With a White House event recognizing Hispanic Heritage Month, which began Sept. 15, Latino issues are taking on a local and national focus like never before.
President Donald Trump’s Hispanic month proclamation highlights Latin business achievements, civic and military service, while emphasizing the strength of our political and economic relationships with Latin America.
Hispanic heritage was first approved as a weeklong celebration by President Lyndon Johnson in 1968. President Ronald Reagan extended it to a month in 1988.
In East Room ceremonies Sept. 27, Trump hosted about 250 of the nation’s Hispanic leaders. Invited Virginians included Fredericksburg Circuit Court Judge Ricardo Rigual and his wife, Cory; Luis Quinonez of Clifton, a member of the President’s Battle Monument Commission; and Stafford Assistant Commonwealth’s Attorney Philip Garcia Chichester.
These individuals are leading the National Veterans Court Alliance to encourage Congress to pass H.R. 866, the “Veteran Treatment Court Coordination Act of 2019.” Virginia has six veterans dockets that help to resolve legal issues involving veterans through a compassionate, coordinated treatment program.
Nationally, Trump understandably courts the powerful independent Latin vote, with Hispanic, black and Asian unemployment at their lowest levels in history, while Latin homeownership continues to rise.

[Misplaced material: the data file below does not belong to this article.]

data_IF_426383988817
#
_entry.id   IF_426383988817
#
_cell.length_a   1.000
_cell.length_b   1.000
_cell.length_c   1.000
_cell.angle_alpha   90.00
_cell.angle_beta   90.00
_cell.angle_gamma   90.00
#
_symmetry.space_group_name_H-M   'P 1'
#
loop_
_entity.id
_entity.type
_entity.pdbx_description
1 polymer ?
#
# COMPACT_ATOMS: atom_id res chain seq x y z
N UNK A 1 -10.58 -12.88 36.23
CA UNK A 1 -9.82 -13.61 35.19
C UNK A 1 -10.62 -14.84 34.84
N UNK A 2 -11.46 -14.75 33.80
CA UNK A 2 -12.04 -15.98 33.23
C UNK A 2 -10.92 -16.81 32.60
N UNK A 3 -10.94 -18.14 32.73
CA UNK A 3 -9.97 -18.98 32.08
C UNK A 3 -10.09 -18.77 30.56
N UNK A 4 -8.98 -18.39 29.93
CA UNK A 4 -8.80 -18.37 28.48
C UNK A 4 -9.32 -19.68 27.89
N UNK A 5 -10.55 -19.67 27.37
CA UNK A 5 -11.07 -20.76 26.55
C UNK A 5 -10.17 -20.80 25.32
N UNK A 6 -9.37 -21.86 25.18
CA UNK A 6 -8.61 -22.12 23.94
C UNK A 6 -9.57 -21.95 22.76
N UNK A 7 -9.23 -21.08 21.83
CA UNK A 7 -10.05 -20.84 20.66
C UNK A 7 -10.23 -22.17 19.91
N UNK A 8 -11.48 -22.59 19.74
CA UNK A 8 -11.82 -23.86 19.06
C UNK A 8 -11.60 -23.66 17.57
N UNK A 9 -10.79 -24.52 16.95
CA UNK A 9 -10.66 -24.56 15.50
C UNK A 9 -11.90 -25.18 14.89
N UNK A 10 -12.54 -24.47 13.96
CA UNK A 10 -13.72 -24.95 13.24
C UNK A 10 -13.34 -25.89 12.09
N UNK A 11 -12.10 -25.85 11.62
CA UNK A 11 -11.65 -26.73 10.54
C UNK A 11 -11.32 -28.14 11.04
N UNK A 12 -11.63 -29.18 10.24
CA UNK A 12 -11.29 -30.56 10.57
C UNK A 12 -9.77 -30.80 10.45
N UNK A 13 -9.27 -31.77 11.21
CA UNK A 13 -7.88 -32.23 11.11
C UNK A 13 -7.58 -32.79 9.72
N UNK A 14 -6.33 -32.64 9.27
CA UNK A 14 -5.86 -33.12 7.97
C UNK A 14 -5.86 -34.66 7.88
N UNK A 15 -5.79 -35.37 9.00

Hispanic media figures such as Steve Cortes are regularly seen on CNN touting the accomplishments of the administration – and he is still introducing Trump on the campaign trail before huge Latin audiences. Quinonez is a regular on Hispanic media combating misinformation by liberal Latin pundits.
If the program and banquet spread of the past two White House events are any indication of this year’s, it’s no wonder the invitation remains the most sought after in Hispanic circles nationwide.
Although there will be revelry for proud Americans of Hispanic descent at the White House, there will also be sobering discussions of the immigration issues over the influx of mostly illegal immigrants from our southern border.
And other serious issues include the fate of Virginia’s 26,000 DACA recipients who arrived with illegal parents at various ages or were born here and who anxiously await a compassionate resolution by Trump for a legal path to citizenship.
It’s sometimes a hard pill to swallow for the millions of legal immigrants who played by the rules and waited up to 10 years to become citizens. But Trump must act expeditiously in fairness to these children -- many in schools or with jobs and leading honorable lives.
Equally concerning with respect to DACA issues are the number of illegals living in the country and creating exorbitant costs for children’s services as well as community infrastructure costs. Do legal Hispanics care that millions of their tax dollars pay for medical care, education and law enforcement for the undocumented?
Then what must be potentially added to the growing illegal community are 335,000 national asylum claims that remain pending, with many of them fraudulent.
I see Hispanic Heritage Month as a month of opportunity for hard-hearted politicians to demonstrate their true understanding of our immigration dilemma.
In the President’s Hispanic Heritage Proclamation, he touted the creation of Opportunity Zones to drive investments to distressed communities. What a zone for opportunity for conservative officials not known for their sensitivity to show genuine outreach and possibly win back Virginia.
Daniel P. Cortez, who lives in Stafford County, is a political writer and broadcaster active in veterans and minority affairs. He can be reached at: email@example.com